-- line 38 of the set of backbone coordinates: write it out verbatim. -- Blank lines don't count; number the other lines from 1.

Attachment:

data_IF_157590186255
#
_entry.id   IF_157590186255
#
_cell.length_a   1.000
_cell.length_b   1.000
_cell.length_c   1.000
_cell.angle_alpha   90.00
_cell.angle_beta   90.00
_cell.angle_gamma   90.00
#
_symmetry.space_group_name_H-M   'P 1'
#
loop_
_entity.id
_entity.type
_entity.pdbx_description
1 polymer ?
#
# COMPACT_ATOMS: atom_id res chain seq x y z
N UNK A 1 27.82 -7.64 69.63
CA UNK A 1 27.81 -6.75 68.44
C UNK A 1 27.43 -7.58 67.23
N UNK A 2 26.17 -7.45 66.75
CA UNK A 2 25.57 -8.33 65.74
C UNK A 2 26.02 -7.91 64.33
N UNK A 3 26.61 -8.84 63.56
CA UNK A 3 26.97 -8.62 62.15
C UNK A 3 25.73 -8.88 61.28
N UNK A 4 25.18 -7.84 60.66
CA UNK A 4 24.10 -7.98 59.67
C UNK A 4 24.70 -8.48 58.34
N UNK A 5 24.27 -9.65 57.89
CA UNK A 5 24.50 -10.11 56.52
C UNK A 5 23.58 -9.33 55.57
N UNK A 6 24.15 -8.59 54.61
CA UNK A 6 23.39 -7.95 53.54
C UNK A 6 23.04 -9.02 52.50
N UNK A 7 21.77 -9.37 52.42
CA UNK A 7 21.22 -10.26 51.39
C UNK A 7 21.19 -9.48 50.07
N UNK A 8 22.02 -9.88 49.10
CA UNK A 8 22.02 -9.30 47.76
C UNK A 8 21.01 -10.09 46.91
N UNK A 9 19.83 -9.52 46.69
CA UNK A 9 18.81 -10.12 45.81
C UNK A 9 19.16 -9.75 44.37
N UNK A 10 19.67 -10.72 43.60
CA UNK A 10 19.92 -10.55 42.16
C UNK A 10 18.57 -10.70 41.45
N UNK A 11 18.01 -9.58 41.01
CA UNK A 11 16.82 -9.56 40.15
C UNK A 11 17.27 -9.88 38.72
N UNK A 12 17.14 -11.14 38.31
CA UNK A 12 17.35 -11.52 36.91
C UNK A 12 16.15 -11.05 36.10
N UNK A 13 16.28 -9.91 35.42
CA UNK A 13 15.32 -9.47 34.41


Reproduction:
C UNK A 6 23.04 -9.02 52.50